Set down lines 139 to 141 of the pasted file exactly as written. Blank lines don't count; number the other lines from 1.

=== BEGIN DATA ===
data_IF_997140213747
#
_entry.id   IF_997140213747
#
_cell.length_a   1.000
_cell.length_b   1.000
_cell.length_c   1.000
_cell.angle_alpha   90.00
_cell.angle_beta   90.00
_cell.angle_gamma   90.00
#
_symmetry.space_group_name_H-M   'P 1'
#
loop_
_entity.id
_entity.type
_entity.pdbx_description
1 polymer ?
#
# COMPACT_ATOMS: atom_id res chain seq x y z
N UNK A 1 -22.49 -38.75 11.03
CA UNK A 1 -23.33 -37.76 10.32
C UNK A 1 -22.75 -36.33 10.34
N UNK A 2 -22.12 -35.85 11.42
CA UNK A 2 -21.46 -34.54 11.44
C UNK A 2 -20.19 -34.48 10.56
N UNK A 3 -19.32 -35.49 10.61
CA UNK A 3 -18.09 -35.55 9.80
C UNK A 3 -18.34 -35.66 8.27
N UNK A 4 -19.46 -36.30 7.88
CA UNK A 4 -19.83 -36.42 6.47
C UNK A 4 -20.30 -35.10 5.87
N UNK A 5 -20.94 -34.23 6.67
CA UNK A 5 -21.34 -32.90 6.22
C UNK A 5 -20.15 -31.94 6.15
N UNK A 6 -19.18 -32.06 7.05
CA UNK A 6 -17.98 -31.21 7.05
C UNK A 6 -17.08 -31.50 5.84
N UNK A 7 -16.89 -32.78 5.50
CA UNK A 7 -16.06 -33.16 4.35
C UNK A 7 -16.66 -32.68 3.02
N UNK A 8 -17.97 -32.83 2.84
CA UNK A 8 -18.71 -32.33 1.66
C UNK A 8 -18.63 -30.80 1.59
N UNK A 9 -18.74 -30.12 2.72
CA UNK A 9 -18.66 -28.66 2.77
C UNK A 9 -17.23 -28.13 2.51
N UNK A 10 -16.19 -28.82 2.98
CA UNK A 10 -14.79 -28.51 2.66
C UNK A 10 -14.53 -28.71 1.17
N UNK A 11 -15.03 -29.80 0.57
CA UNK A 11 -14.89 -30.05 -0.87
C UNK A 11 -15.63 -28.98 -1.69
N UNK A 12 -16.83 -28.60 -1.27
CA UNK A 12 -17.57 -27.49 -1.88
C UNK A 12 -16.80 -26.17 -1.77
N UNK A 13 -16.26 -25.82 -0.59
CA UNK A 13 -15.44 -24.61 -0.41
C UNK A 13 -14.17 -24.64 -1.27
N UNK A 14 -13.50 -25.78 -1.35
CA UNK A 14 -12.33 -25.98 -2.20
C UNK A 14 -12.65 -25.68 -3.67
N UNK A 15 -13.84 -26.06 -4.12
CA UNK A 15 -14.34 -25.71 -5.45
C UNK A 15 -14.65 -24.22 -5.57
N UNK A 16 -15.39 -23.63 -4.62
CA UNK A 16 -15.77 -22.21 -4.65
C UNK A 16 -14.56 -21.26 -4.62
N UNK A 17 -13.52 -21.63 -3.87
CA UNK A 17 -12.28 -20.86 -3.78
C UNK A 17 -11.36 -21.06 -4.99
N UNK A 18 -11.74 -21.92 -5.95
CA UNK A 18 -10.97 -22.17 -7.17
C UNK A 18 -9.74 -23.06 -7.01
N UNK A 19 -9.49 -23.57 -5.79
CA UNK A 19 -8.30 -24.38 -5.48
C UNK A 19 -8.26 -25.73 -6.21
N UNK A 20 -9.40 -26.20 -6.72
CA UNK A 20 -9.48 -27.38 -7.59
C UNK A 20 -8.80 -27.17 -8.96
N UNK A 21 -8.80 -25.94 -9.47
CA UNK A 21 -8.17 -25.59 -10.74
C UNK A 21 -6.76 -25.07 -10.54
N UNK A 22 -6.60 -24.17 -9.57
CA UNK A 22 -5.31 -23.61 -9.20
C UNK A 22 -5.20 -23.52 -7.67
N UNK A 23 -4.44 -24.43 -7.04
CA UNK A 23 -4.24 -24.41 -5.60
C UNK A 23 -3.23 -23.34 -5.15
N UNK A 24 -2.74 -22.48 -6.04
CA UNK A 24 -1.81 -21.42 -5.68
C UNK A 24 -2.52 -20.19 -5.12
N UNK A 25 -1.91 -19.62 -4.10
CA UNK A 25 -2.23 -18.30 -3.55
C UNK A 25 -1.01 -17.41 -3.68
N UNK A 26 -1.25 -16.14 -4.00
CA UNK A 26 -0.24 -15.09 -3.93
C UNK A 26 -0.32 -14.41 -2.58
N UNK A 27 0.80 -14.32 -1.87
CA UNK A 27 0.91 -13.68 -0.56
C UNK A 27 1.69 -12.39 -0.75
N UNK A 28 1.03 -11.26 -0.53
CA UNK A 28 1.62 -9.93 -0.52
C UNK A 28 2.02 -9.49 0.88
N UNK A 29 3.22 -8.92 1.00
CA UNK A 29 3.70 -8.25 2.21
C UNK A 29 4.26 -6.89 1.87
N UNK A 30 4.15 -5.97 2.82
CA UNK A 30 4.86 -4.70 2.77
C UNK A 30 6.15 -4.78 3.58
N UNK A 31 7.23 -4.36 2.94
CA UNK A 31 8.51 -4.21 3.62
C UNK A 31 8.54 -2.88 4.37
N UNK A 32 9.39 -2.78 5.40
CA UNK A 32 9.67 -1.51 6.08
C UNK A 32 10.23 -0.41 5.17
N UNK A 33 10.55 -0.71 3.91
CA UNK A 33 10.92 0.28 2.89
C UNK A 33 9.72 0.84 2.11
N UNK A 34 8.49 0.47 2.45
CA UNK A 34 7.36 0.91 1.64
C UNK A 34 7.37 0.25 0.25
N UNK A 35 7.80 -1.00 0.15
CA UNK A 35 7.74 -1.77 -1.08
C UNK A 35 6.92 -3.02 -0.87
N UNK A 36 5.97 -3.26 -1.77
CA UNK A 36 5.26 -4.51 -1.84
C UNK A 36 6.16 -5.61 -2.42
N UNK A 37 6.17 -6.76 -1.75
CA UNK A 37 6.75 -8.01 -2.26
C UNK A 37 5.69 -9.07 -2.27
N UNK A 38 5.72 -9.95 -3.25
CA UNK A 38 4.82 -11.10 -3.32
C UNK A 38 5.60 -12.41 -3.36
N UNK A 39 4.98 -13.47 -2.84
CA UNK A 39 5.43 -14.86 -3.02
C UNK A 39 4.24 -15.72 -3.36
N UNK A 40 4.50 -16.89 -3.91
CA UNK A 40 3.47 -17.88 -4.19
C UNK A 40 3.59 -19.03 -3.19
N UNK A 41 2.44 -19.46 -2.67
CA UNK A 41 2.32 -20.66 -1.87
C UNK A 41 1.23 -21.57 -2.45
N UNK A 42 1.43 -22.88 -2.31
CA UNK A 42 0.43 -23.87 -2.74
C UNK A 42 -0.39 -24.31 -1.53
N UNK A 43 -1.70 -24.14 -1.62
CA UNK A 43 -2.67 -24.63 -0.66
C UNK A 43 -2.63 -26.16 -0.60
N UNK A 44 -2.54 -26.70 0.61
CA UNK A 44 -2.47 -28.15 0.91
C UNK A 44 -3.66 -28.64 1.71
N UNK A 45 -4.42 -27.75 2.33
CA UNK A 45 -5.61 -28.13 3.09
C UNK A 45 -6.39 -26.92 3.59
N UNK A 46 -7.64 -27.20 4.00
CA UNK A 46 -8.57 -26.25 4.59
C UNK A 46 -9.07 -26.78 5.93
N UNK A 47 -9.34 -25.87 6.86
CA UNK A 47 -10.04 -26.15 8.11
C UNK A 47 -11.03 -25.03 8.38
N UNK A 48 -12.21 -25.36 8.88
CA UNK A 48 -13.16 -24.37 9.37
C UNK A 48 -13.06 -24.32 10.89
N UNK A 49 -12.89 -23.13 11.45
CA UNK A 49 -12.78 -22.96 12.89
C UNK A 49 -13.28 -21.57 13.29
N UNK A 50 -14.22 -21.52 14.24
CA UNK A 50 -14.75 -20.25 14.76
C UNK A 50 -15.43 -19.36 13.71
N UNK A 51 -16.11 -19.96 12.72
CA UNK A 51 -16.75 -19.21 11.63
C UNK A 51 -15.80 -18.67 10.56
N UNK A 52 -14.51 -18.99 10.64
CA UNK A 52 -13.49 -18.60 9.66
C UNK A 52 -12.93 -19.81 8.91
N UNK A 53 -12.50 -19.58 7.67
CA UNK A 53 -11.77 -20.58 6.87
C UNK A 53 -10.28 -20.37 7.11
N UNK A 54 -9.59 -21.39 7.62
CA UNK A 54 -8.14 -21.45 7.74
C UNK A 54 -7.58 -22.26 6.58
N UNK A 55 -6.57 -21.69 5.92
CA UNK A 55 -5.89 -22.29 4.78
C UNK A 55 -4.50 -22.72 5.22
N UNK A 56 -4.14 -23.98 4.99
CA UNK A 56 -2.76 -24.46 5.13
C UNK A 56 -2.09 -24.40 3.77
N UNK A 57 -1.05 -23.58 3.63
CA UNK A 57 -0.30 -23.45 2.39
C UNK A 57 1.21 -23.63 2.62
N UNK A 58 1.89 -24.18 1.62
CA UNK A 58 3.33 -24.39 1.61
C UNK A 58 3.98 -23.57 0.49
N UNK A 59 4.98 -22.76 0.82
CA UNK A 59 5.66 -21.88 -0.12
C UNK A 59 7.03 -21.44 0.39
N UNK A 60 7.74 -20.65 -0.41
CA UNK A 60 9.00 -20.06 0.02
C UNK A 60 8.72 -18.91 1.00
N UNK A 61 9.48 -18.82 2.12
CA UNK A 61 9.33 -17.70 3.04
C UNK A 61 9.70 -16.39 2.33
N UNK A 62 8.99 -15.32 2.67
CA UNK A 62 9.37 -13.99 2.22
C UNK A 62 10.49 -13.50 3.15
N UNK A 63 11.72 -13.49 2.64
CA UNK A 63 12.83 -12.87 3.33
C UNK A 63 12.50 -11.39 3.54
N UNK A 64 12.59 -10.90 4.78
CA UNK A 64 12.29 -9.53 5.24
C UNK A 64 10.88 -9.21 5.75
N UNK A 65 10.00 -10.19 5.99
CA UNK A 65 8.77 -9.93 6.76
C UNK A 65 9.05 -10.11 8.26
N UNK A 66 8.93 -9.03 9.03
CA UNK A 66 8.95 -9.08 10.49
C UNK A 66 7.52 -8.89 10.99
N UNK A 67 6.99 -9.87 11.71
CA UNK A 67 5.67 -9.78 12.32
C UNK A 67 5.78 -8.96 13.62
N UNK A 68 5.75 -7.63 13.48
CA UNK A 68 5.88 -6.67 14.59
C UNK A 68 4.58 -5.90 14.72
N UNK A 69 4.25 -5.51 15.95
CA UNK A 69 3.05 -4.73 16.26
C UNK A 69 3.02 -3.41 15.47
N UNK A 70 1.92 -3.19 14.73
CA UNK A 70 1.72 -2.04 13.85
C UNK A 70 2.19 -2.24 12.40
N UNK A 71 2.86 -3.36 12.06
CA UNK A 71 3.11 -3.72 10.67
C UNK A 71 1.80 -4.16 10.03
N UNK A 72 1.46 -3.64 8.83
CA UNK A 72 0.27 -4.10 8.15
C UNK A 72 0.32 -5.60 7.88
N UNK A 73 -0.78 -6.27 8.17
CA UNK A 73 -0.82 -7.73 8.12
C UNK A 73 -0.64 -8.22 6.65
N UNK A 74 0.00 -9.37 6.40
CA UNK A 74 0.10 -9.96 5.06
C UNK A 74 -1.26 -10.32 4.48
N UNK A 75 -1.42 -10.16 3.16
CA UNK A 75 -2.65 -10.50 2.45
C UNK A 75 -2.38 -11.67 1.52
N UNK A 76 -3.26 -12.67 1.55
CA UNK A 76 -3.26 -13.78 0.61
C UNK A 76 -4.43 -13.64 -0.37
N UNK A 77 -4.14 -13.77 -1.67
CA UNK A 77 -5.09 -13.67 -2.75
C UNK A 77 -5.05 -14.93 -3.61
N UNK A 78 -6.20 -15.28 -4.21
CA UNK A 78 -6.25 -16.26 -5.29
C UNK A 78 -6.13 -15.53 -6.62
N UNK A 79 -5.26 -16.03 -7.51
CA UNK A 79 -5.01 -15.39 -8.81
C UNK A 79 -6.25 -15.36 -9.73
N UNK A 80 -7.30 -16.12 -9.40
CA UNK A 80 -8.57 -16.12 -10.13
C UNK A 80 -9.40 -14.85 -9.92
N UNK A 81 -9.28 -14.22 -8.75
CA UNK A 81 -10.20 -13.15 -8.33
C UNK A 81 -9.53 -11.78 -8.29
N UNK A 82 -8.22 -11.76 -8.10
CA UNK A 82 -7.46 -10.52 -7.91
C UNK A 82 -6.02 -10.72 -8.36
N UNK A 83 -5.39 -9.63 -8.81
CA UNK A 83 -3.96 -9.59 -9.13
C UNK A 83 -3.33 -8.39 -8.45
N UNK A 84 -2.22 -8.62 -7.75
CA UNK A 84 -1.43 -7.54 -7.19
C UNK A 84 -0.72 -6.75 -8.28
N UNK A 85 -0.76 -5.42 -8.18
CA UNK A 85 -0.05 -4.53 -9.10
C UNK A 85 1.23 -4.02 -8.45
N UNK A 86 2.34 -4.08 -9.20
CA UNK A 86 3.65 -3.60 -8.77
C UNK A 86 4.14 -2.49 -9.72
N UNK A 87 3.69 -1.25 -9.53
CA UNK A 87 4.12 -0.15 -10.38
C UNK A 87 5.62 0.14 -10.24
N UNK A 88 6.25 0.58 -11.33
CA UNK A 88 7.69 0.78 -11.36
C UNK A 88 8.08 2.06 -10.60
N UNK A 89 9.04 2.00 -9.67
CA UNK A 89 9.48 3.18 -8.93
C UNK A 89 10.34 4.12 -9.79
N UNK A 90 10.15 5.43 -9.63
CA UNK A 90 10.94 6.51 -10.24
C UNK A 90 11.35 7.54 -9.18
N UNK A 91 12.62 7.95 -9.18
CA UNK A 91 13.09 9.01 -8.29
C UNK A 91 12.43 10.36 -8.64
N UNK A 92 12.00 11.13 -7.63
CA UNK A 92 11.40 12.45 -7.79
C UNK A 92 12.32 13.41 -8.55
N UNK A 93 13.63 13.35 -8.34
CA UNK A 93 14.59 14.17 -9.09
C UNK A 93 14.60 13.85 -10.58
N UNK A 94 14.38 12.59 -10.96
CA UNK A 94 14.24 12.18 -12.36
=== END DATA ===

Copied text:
CA UNK A 40 3.47 -17.88 -4.19
C UNK A 40 3.59 -19.03 -3.19
N UNK A 41 2.44 -19.46 -2.67